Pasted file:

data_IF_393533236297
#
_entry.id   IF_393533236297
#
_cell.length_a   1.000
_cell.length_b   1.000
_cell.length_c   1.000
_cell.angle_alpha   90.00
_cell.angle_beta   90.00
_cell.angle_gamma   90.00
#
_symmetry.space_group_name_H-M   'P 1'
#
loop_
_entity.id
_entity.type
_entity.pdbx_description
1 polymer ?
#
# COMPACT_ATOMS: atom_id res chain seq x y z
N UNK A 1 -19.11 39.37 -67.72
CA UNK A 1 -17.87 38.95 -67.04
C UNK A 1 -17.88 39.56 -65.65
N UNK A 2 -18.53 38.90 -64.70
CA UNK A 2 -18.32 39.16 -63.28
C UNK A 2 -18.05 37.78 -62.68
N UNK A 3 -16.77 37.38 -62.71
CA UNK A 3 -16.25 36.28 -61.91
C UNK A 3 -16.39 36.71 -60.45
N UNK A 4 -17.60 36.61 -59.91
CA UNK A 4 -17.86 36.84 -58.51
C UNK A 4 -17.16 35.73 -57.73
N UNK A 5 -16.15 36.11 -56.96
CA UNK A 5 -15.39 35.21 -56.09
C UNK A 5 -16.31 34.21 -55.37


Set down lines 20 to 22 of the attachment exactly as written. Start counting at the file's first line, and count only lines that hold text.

# COMPACT_ATOMS: atom_id res chain seq x y z
N UNK A 1 -19.11 39.37 -67.72
CA UNK A 1 -17.87 38.95 -67.04